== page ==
Our sweet Nika (she prefers to be called Nikkita) still had a long road ahead of her. We were informed of her name that day and also her age. Our princess was somewhere around 33 years old. She weighed a whopping 650 pounds that day. She had a urinary tract infection, eye infections, ear infections, sores all over her, horrible teeth and very stiff joints. Our Veterinarian jumped into action.  Antibiotics, ointments, a feed regime consisting of soaked alfalfa pellets, senior feed, rice bran and vitamins, Adequan and Legend injections for her stiffness and various other things to ease her pain and discomfort. But the biggest prescription our vet gave us, was to just love her. And that we did.

Nikkita is a survivor. The day she walked through the paddock gate and into our lives was the day she decided to leave her past behind her and to make a new life with us. Her will to live is strong. Within four months she gained over 200 pounds.  We cared and nurtured her as if she was the most fragile and delicate flower. We took her on daily walks. She gained strength daily and could walk a little farther every day. She quickly taught us her language. She is quite direct with her likes and dislikes and has no problem letting us know just where to scratch her, or if she wants her blanket on or not. She is simply amazing.

Nikkita has taught us much about life and love. She is my husband’s first horse. Of course, she is loved by all three of us humans, and our other two horses, but her “Dad” is her person. It’s been a year since she has blessed our lives. A year full of love, and witnessing a fragile body turn the corner to strength and perseverance.  A year of finding out what the words true grit, and determination, really means.  And, a year of watching our Nikkita blossom and show us who she really is. A year of blessings and new insights and so much love that we didn’t even know was in us. A year of firsts, the first time she walked all the way up to the top of the road, the first time her stiff joints allowed her to lay down and roll in the soft sand, the first time she led us to the round pen so she could show us she knew what to do. The first time she trotted and cantered in our presence. The first time she participated in the local horse show by holding ribbons for the other horses. The first time she asked us to put a child on her back so she could show us that she knew exactly how to take care of a human and that she wanted to.  The first time we saw that sparkle return to her eyes and her fears dissipate. The firsts will never stop coming and we look forward to the many more ahead of us.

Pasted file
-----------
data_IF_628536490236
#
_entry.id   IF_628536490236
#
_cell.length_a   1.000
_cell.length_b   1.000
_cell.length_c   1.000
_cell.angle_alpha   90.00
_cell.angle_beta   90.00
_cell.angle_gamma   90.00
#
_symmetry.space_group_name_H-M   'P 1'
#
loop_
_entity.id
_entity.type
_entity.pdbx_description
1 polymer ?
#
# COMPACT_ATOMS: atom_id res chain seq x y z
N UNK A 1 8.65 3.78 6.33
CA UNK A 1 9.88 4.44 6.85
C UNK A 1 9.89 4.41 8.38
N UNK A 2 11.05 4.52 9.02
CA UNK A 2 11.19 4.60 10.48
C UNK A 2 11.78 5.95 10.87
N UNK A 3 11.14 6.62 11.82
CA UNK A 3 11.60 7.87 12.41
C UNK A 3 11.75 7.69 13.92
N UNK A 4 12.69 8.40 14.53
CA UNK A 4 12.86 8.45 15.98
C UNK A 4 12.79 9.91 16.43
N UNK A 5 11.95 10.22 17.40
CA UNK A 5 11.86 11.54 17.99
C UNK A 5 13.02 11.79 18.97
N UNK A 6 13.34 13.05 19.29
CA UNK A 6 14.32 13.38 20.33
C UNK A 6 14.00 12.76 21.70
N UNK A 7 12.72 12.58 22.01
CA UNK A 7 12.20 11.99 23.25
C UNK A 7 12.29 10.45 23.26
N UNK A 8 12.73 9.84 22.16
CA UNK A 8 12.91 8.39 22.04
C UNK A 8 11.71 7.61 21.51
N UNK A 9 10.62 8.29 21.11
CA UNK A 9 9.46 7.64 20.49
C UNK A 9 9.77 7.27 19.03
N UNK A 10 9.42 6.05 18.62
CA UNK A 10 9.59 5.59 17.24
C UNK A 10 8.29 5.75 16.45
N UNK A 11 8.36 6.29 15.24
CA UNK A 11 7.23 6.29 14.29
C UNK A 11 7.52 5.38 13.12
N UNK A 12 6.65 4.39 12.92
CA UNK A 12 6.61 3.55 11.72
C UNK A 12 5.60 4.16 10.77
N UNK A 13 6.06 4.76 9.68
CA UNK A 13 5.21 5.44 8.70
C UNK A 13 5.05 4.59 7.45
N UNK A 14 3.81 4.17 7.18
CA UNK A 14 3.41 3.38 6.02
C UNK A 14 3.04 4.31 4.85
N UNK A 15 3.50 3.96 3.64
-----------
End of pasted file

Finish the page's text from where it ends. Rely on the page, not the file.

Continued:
We didn’t make rescuing Nikkita a choice. We made her a promise and we have kept it. She has blossomed under our care and commitment to her. In return she has blessed us with her heart. She has more love to give than any horse I have ever been around.  She is wise beyond measure. She is BEAUTIFUL inside and out.  She is, our everything.

Please keep this story in mind when and if you make the choice to rescue. Remember that love has no age or ability. Love is love, plain and simple. The joy that this little old mare has brought into our lives is immeasurable. The biggest life lesson she has taught us is to not dwell on the past, but to make every single moment count.  Listen to your heart, it will tell you which horse needs you the most.